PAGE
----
FIG. 6 is a flowchart of a process that may be used to implement the CONFIG_MAX function of the present invention. The process starts when the function is called (step 600). The new maximum allowable page reference count will be entered into the header of the pile (step 602). Then a check is made to determine whether the current page reference count exceeds the new maximum allowable page reference count. If so, a slab will be chosen to be squeezed by setting the flag in the header of the slab and the page reference count array is then updated (steps 604, 606, 608 and 610). Then a check is made to determine whether there are any empty pages in the chosen slab. If so, the free pages will be disclaimed. Then, a check will be made to determine whether a callback function has been supplied. If not, the process ends (steps 612, 614 616 and 618). If there has been a callback function supplied, the function will be executed before the process ends (steps 616, 620 and 618). If there are not any free pages, the process will jump to step 616 (steps 612 and 616). Likewise, if the current page reference count is not greater than the new maximum page reference count, the process ends (steps 604 and 618).

FIG. 7 is a block diagram illustrating a data processing system in which the present invention may be implemented. Data processing system 700 employs a peripheral component interconnect (PCI) local bus architecture. Although the depicted example employs a PCI bus, other bus architectures such as Accelerated Graphics Port (AGP) and Industry Standard Architecture (ISA) may be used. Processor 702 and main memory 704 are connected to PCI local bus 706 through PCI bridge 708. PCI bridge 708 also may include an integrated memory controller and cache memory for processor 702. Additional connections to PCI local bus 706 may be made through direct component interconnection or through add-in boards. In the depicted example, local area network (LAN) adapter 710, SCSI host bus adapter 712, and expansion bus interface 714 are connected to PCI local bus 706 by direct component connection. In contrast, audio adapter 716, graphics adapter 718, and audio/video adapter 719 are connected to PCI local bus 706 by add-in boards inserted into expansion slots. Expansion bus interface 714 provides a connection for a keyboard and mouse adapter 720, modem 722, and additional memory 724. Small computer system interface (SCSI) host bus adapter 712 provides a connection for hard disk drive 726, tape drive 728, and CD-ROM drive 730. Typical PCI local bus implementations will support three or four PCI expansion slots or add-in connectors.

An operating system runs on processor 702 and is used to coordinate and provide control of various components within data processing system 700 in FIG. 7. The operating system may be a commercially available operating system, such as Windows XP, which is available from Microsoft Corporation or AIX, which is an IBM product. An object oriented programming system such as Java may run in conjunction with the operating system and provide calls to the operating system from Java programs or applications executing on data processing system 700. “Java” is a trademark of Sun Microsystems, Inc. Instructions for the operating system, the object-oriented operating system, and applications or programs as well as the invention are located on storage devices, such as hard disk drive 726, and may be loaded into main memory 704 for execution by processor 702.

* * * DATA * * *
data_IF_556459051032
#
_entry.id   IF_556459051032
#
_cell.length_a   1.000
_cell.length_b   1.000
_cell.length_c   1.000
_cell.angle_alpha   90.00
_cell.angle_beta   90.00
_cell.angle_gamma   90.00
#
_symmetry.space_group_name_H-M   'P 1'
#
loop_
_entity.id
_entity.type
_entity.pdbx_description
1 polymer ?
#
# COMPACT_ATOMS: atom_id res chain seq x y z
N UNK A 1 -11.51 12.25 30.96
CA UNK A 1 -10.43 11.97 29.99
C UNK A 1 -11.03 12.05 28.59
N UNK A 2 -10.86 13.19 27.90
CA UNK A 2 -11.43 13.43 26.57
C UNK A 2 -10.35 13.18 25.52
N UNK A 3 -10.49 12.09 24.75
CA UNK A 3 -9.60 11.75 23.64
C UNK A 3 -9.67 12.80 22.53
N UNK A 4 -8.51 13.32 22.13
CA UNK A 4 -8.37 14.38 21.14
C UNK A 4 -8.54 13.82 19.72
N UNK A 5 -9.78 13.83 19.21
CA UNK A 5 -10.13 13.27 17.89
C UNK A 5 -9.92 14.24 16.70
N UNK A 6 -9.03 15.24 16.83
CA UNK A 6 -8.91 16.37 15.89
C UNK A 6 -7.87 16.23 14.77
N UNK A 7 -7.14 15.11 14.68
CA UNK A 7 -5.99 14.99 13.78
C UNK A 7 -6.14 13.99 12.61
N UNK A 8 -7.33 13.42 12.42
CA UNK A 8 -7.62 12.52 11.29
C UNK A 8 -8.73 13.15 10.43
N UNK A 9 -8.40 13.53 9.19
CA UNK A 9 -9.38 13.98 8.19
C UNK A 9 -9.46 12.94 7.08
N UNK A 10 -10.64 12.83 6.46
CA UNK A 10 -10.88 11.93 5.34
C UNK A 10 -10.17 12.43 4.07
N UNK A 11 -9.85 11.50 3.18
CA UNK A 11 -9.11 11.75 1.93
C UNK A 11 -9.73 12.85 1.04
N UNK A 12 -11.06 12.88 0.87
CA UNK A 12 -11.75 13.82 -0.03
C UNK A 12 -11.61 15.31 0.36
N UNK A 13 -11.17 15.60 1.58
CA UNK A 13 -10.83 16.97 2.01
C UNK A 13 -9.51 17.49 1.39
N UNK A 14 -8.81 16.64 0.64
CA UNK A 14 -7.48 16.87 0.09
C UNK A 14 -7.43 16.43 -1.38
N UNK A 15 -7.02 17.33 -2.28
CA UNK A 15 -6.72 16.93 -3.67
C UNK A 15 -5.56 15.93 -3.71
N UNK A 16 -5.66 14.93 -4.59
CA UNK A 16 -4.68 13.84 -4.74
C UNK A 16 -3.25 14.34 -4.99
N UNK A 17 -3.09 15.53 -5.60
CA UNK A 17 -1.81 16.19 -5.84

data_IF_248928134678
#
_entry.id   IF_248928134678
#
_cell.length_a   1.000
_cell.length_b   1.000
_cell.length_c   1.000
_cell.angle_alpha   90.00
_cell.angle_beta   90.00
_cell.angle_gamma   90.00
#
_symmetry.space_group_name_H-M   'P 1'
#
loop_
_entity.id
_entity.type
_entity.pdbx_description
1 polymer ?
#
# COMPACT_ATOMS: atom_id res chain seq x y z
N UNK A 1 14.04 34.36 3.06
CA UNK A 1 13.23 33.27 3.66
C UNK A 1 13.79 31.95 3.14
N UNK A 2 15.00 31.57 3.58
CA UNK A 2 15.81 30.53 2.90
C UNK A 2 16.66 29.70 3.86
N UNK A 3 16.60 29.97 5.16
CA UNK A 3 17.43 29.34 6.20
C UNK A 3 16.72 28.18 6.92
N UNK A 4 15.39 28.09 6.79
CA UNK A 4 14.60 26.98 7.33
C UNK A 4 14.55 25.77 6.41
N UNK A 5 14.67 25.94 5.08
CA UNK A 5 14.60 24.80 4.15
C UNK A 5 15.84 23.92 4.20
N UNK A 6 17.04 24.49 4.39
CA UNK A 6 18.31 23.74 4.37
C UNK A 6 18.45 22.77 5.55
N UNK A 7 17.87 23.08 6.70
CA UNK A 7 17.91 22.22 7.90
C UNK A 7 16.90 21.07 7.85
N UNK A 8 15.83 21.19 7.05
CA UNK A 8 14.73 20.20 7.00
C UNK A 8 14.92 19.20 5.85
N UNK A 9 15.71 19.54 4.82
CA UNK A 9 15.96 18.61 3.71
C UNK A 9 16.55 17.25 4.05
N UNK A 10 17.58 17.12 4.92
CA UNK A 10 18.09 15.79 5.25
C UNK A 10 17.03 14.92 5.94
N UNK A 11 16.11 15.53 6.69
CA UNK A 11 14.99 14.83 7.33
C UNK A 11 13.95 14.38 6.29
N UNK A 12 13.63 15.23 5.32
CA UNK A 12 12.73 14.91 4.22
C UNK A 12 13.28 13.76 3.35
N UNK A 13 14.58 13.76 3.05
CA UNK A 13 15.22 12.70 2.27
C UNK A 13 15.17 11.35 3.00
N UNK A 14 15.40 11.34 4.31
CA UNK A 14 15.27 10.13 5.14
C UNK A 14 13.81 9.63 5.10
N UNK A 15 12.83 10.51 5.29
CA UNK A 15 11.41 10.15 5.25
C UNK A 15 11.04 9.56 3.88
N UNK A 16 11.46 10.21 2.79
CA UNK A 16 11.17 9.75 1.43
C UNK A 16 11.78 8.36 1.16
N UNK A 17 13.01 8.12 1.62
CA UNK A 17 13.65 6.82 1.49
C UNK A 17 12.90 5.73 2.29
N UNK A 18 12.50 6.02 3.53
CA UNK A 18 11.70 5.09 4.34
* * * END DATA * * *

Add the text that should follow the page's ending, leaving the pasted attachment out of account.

Those of ordinary skill in the art will appreciate that the hardware in FIG. 7 may vary depending on the implementation. Other internal hardware or peripheral devices, such as flash ROM (or equivalent nonvolatile memory) or optical disk drives and the like, may be used in addition to or in place of the hardware depicted in FIG. 7. Also, the processes of the present invention may be applied to a multiprocessor data processing system.

The description of the present invention has been presented for purposes of illustration and description, and is not intended to be exhaustive or limited to the invention in the form disclosed. Many modifications and variations will be apparent to those of ordinary skill in the art. The embodiment was chosen and described in order to best explain the principles of the invention, the practical application, and to enable others of ordinary skill in the art to understand the invention for various embodiments with various modifications as are suited to the particular use contemplated.

Referenced by
Citing PatentFiling datePublication dateApplicantTitle
US8312243 *Jul 16, 2009Nov 13, 2012Lantiq Deutschland GmbhMemory management in network processors
US8443051 *Aug 28, 2009May 14, 2013Oracle America, Inc.Direct memory access buffer management
US20110016284 *Jul 16, 2009Jan 20, 2011Shreeharsha BalanMemory Management in Network Processors
US20110055346 *Aug 28, 2009Mar 3, 2011Sun Microsystems, Inc.Direct memory access buffer management
WO2013082598A1 *Dec 3, 2012Jun 6, 2013Vmware, Inc.Memory defragmentation in a hosted hypervisor
Classifications
U.S. Classification711/170, 711/E12.01, 711/E12.006
International ClassificationG06F12/02, G06F12/08
Cooperative ClassificationY10S707/99953, Y10S707/99957, G06F12/0261, G06F12/08, G06F12/023
European ClassificationG06F12/02D2, G06F12/02D2G2
Legal Events
DateCodeEventDescription
Dec 20, 2011FPExpired due to failure to pay maintenance fee
Effective date: 20111030
Oct 30, 2011LAPSLapse for failure to pay maintenance fees
Jun 6, 2011REMIMaintenance fee reminder mailed
Sep 11, 2003ASAssignment
Owner name: INTERNATIONAL BUSINESS MACHINES CORPORATION, NEW Y
Free format text: ASSIGNMENT OF ASSIGNORS INTEREST;ASSIGNOR:LOAFMAN, ZACHARY MERLYNN;REEL/FRAME:014502/0431
Effective date: 20030909